Global mergers and acquisitions activity suffered its weakest first quarter in a decade as an abrupt banking crisis, stubborn inflation and continued interest rate hikes worsened stock prices and drove fears of a recession, depressing dealmaking. The value of mergers and acquisitions dropped 45% to $550.5 billion between January and March compared to the same period last year, the largest decline in the first quarter since 2001.
In contrast, activist shareholders remain busy, launching a total of 135 campaigns in Q1, the highest first quarter total since 2019. So far, only 18 of those have escalated to a proxy fight, but with many annual meetings fast approaching, we expect several more to evolve into shareholder contests.
These trends in the capital markets were top of mind last month at the Tulane Corporate Law Institute, the annual gathering of leading lawyers, bankers, proxy solicitors and communications advisors focused on M&A and shareholder activism, including several from FGS. Among the highlights:
Foreshowing the brutal quarterly dealmaking data, JPMorgan Chase’s Global Head of M&A Anu Aiyengar declared "There’s a brick wall in front of M&A activity."
Scott Barshay, Chair of the Corporate Department at Paul, Weiss, Rifkind, Wharton & Garrison, said the current regulatory regime led by Jonathan Kanter at the DOJ and Lina Khan at the FTC was having a major impact on the deal landscape and predicted the M&A market would start to rebound only at the end of 2023.
Sullivan & Cromwell’s Audra Cohen argued companies’ efforts to alter their bylaws amidst activist attacks often left them in complicated litigation, distracting executives and advisors from more effective activist defense tactics.
Interestingly, the SEC’s Associate Director of Corporation Finance, Ted Yu, told the panel the emergence of the universal proxy card has thus far not reduced the costs of running an activist campaign, despite predictions to the contrary by governance experts.
Many prominent Twitter users and tastemakers are no longer verified on the platform as of April 20—and they seem to share a widespread sentiment that they do not intend to subscribe to Twitter Blue to keep the check mark.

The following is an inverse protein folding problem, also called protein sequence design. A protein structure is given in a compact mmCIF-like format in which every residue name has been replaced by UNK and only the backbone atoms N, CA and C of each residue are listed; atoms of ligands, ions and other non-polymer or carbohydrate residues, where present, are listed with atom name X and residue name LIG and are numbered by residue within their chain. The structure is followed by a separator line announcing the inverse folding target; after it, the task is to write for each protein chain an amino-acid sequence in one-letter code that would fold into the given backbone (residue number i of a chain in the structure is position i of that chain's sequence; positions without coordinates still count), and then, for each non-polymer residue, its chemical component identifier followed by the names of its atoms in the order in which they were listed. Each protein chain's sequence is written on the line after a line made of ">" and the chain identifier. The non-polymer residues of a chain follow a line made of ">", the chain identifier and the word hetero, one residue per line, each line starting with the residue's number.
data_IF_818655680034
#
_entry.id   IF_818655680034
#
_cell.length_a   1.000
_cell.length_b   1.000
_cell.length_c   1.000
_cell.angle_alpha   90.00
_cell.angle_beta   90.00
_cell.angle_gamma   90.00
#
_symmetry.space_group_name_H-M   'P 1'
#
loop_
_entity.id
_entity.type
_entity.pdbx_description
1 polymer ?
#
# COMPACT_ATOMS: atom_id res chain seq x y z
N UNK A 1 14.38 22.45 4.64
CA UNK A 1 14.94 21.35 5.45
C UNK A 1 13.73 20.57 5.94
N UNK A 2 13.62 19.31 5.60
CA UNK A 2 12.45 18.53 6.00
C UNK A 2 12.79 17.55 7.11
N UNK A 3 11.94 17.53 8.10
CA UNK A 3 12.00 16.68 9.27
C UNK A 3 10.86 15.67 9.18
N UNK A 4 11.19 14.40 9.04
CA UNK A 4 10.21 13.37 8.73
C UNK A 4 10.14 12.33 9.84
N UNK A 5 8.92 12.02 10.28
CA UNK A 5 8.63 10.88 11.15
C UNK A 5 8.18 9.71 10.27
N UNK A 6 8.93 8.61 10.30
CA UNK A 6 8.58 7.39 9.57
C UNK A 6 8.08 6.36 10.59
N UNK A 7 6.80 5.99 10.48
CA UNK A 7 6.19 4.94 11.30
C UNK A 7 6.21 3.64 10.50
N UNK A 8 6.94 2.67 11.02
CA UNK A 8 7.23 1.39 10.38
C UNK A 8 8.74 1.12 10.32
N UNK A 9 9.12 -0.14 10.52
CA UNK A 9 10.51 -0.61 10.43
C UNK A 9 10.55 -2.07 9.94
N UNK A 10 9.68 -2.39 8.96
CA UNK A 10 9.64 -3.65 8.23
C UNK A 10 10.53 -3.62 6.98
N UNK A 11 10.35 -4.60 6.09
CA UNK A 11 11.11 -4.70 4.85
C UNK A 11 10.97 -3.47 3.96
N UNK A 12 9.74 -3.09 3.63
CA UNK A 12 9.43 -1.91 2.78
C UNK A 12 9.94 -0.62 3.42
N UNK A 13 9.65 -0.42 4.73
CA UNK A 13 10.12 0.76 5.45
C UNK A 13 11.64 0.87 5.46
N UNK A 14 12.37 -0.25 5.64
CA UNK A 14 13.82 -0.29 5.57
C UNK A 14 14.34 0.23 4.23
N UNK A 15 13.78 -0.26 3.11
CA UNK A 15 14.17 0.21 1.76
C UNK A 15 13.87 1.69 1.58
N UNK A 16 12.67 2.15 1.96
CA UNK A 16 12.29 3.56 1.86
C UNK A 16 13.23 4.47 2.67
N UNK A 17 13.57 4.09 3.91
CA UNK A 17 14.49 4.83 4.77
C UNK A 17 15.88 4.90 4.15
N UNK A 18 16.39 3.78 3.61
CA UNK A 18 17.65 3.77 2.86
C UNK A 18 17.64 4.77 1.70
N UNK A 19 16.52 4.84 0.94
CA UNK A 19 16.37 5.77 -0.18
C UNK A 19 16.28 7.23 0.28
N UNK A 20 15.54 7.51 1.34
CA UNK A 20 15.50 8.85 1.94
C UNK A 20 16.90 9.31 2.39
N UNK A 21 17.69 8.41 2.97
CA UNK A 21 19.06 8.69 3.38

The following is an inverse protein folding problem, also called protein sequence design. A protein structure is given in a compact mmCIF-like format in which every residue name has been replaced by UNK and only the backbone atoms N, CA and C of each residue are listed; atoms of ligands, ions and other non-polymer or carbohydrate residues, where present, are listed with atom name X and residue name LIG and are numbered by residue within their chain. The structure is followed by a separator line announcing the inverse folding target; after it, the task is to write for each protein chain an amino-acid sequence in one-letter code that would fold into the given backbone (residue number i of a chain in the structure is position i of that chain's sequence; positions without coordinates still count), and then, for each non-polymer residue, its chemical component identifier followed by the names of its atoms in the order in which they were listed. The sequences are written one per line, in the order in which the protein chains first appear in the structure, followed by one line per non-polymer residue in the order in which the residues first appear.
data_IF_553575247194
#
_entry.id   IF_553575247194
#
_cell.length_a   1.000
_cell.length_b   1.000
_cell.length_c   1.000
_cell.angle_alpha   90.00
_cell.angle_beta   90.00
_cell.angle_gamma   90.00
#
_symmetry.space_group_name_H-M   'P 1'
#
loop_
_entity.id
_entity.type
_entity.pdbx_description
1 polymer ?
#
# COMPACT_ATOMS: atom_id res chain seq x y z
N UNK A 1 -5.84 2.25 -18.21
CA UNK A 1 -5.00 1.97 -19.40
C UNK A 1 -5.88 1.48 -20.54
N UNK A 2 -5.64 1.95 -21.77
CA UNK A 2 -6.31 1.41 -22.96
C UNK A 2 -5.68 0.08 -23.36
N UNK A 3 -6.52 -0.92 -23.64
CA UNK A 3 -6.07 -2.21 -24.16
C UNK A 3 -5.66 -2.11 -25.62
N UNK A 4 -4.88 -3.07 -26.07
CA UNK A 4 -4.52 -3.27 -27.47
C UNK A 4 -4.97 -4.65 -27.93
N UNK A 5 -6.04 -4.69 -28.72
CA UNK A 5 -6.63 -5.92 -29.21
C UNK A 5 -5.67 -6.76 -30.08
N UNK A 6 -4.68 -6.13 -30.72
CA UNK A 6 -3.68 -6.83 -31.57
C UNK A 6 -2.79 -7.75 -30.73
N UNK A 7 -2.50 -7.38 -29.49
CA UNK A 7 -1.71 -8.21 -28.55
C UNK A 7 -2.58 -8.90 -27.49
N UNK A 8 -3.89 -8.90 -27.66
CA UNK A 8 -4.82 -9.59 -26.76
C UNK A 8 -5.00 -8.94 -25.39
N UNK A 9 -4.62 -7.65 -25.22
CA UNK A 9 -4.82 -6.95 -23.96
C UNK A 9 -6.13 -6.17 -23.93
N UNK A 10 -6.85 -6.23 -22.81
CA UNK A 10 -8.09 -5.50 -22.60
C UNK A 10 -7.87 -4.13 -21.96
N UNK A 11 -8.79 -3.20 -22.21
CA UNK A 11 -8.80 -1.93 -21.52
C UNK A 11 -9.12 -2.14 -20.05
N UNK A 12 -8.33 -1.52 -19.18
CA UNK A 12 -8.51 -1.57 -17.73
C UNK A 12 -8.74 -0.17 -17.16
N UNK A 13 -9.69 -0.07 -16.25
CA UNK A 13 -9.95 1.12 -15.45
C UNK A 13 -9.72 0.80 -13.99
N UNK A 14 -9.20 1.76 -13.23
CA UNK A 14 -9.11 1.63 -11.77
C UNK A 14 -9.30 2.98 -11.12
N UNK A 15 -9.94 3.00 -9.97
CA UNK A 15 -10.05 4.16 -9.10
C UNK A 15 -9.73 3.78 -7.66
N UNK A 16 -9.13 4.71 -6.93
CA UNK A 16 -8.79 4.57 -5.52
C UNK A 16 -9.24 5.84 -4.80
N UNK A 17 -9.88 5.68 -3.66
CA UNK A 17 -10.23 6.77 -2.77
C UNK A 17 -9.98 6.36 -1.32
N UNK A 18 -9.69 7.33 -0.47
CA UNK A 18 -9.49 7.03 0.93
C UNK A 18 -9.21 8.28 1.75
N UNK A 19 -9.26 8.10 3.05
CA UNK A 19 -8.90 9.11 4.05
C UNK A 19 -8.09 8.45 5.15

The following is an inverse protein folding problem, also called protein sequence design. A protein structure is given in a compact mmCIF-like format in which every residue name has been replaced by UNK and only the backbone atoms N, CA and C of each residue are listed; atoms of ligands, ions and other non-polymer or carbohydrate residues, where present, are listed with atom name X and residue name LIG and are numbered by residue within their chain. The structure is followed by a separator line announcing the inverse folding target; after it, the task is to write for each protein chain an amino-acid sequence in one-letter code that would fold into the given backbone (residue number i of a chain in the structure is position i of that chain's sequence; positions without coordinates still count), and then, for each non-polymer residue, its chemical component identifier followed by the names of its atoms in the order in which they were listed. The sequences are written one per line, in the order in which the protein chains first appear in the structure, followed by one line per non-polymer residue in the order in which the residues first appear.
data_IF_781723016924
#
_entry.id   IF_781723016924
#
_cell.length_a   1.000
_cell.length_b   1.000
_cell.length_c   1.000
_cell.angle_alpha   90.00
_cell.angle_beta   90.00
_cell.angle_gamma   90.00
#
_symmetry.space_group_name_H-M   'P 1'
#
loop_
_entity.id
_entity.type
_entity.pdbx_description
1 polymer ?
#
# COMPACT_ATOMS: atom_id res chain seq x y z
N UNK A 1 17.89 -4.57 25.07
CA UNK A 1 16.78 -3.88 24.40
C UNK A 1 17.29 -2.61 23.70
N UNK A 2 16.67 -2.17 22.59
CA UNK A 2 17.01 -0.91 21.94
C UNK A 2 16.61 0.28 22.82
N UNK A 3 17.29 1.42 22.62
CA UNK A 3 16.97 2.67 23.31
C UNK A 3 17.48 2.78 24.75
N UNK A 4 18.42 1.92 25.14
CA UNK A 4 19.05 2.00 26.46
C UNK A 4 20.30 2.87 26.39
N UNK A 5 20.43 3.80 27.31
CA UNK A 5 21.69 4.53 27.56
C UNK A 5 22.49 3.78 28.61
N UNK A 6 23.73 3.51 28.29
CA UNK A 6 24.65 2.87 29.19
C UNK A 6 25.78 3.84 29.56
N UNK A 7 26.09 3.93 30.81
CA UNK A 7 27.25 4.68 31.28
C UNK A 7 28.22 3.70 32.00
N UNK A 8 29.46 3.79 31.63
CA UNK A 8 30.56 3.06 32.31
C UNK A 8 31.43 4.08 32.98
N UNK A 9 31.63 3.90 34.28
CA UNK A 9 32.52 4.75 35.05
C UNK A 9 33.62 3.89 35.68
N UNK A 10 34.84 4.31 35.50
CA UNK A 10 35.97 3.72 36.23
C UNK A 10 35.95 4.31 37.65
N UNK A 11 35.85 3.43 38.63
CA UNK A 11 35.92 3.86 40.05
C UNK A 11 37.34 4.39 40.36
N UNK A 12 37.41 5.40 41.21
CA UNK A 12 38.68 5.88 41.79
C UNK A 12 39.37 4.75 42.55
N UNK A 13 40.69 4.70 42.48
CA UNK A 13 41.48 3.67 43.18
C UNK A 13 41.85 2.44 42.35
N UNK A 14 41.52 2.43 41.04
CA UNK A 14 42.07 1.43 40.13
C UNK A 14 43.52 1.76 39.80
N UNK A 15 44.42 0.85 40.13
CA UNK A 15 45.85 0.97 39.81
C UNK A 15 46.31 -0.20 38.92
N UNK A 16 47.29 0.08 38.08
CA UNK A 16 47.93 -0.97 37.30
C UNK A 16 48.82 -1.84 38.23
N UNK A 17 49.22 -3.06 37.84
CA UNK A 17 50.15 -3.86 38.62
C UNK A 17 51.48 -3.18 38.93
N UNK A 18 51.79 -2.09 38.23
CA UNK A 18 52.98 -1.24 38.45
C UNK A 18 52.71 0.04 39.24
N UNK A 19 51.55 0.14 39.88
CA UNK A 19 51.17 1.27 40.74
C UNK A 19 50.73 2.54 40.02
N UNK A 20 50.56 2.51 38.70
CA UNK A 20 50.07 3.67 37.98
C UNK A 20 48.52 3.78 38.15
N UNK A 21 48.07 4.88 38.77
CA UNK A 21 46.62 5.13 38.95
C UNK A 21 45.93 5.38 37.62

This move is significant and has the potential to influence Twitter’s efficacy and impact as a platform.
Among those users who lost their verification status, we are seeing somewhat of an "anti-influencer" reaction — individuals who are outspoken and almost proud of this change. We are also seeing several brands react in different ways:
Some organizations have adopted the new verified approach (i.e. The Washington Post, The White House, MTV, etc.) and signed on as official organizations. It is unclear if they are paying for their status at this time.
Some organizations are remaining on the platform but have seemingly opted to not seek verified organization status (i.e. The New York Times, Boston Globe, Coca-Cola, JetBlue, etc.) despite some peers opting in.
Some organizations and individuals have also reported receiving verification checkmarks without applying or any additional context. In response, some users in that group have tweeted publicly that they have not applied or paid in response.
So far, there is no legitimate widespread prediction of a mass exodus from the platform. But these next few weeks will be crucial. Brands and organizations should remain mindful as the removal of verified check marks may lead to increased misinformation, identity confusion, viral communications crises and/or public harm.
Find our tips for navigating these and other Twitter changes here.
As a result of China’s stance on Russia’s invasion of Ukraine, European distrust of China is on the rise. With complex economic ties at play, the EU is pursuing a delicate balancing act to prevent further deterioration of relations.
For the first time since the outbreak of the Covid pandemic, European Commission President Ursula von der Leyen joined French President Emmanuel Macron on a visit to China earlier this month, where they aimed to use China’s influence over Russia to bring it to the negotiating table.
However, these two leaders have different approaches to European relations with China. Von der Leyen recently called on Europe to reduce perceived dependencies on China’s economy. Her goal is to see Europe "de-risk" its economic relationship by tightening scrutiny of investment flows and trade in sensitive technologies with China while abstaining from outright restrictions on trade and investment.
Macron, however, wants to leverage EU-Chinese relations as a mitigating, de-escalatory force. A large delegation of French business representatives accompanied Macron to China, in the hopes that economic ties will help stabilize the relationship and even incentivize China to modify its stance on the war in Ukraine. His subsequent comments that Europe should distance itself from tensions between the U.S. and China over Taiwan, and pursue more strategic autonomy, ignited criticism across the EU and overshadowed the visit itself.
As these diverse and even conflicting goals shape European rulemaking, companies will need policy and organizational resilience. Within the framework of the EU’s balancing act, changes in policy and in rhetoric will be numerous, and businesses need to hedge their operations against potential risks. It is crucial that company leadership have the capacity to understand current geopolitical developments, and adapt their strategy and business models accordingly.